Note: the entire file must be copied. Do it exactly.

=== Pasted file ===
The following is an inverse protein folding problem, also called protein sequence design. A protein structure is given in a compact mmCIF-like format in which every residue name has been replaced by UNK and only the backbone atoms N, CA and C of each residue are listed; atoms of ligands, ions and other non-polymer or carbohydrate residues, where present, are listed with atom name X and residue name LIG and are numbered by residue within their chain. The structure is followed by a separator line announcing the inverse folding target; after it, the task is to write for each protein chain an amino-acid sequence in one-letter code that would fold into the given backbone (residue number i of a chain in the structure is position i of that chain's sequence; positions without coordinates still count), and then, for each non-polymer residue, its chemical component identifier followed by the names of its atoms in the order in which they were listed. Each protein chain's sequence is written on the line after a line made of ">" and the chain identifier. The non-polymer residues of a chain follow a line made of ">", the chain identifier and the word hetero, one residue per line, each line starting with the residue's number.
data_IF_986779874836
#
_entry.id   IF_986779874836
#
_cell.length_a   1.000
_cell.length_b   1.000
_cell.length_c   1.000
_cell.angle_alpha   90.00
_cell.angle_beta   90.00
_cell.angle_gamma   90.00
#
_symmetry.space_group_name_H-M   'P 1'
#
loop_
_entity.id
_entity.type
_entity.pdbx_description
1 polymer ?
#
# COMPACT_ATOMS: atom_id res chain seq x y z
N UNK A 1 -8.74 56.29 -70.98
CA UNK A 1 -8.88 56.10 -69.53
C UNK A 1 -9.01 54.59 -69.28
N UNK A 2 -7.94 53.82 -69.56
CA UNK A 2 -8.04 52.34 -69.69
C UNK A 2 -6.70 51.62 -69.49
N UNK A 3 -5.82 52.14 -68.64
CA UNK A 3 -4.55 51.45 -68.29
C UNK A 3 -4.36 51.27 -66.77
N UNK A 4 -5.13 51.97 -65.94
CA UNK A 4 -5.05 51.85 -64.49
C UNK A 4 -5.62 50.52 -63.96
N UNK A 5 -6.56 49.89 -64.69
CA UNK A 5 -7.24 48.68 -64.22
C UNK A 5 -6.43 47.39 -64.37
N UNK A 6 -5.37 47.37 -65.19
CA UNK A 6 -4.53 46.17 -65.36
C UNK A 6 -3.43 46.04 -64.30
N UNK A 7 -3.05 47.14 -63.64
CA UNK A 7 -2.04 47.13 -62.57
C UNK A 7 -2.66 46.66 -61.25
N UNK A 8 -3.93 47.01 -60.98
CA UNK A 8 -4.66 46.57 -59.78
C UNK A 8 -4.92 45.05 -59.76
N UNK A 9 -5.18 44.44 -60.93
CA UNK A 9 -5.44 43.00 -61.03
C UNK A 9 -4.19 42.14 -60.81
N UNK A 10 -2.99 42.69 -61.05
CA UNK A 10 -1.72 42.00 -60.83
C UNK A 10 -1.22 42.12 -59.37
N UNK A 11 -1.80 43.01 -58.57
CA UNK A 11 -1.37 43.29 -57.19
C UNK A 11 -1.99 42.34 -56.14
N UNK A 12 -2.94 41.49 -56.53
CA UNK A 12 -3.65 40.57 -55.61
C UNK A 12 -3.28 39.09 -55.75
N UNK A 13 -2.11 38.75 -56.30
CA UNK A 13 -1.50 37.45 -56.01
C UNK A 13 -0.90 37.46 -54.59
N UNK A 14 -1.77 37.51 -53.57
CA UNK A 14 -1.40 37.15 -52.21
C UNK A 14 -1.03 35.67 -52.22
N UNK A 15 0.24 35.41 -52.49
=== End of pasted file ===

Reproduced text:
The following is an inverse protein folding problem, also called protein sequence design. A protein structure is given in a compact mmCIF-like format in which every residue name has been replaced by UNK and only the backbone atoms N, CA and C of each residue are listed; atoms of ligands, ions and other non-polymer or carbohydrate residues, where present, are listed with atom name X and residue name LIG and are numbered by residue within their chain. The structure is followed by a separator line announcing the inverse folding target; after it, the task is to write for each protein chain an amino-acid sequence in one-letter code that would fold into the given backbone (residue number i of a chain in the structure is position i of that chain's sequence; positions without coordinates still count), and then, for each non-polymer residue, its chemical component identifier followed by the names of its atoms in the order in which they were listed. Each protein chain's sequence is written on the line after a line made of ">" and the chain identifier. The non-polymer residues of a chain follow a line made of ">", the chain identifier and the word hetero, one residue per line, each line starting with the residue's number.
data_IF_986779874836
#
_entry.id   IF_986779874836
#
_cell.length_a   1.000
_cell.length_b   1.000
_cell.length_c   1.000
_cell.angle_alpha   90.00
_cell.angle_beta   90.00
_cell.angle_gamma   90.00
#
_symmetry.space_group_name_H-M   'P 1'
#
loop_
_entity.id
_entity.type
_entity.pdbx_description
1 polymer ?
#
# COMPACT_ATOMS: atom_id res chain seq x y z
N UNK A 1 -8.74 56.29 -70.98
CA UNK A 1 -8.88 56.10 -69.53
C UNK A 1 -9.01 54.59 -69.28
N UNK A 2 -7.94 53.82 -69.56
CA UNK A 2 -8.04 52.34 -69.69
C UNK A 2 -6.70 51.62 -69.49
N UNK A 3 -5.82 52.14 -68.64
CA UNK A 3 -4.55 51.45 -68.29
C UNK A 3 -4.36 51.27 -66.77
N UNK A 4 -5.13 51.97 -65.94
CA UNK A 4 -5.05 51.85 -64.49
C UNK A 4 -5.62 50.52 -63.96
N UNK A 5 -6.56 49.89 -64.69
CA UNK A 5 -7.24 48.68 -64.22
C UNK A 5 -6.43 47.39 -64.37
N UNK A 6 -5.37 47.37 -65.19
CA UNK A 6 -4.53 46.17 -65.36
C UNK A 6 -3.43 46.04 -64.30
N UNK A 7 -3.05 47.14 -63.64
CA UNK A 7 -2.04 47.13 -62.57
C UNK A 7 -2.66 46.66 -61.25
N UNK A 8 -3.93 47.01 -60.98
CA UNK A 8 -4.66 46.57 -59.78
C UNK A 8 -4.92 45.05 -59.76
N UNK A 9 -5.18 44.44 -60.93
CA UNK A 9 -5.44 43.00 -61.03
C UNK A 9 -4.19 42.14 -60.81
N UNK A 10 -2.99 42.69 -61.05
CA UNK A 10 -1.72 42.00 -60.83
C UNK A 10 -1.22 42.12 -59.37
N UNK A 11 -1.80 43.01 -58.57
CA UNK A 11 -1.37 43.29 -57.19
C UNK A 11 -1.99 42.34 -56.14
N UNK A 12 -2.94 41.49 -56.53
CA UNK A 12 -3.65 40.57 -55.61
C UNK A 12 -3.28 39.09 -55.75
N UNK A 13 -2.11 38.75 -56.30
CA UNK A 13 -1.50 37.45 -56.01
C UNK A 13 -0.90 37.46 -54.59
N UNK A 14 -1.77 37.51 -53.57
CA UNK A 14 -1.40 37.15 -52.21
C UNK A 14 -1.03 35.67 -52.22
N UNK A 15 0.24 35.41 -52.49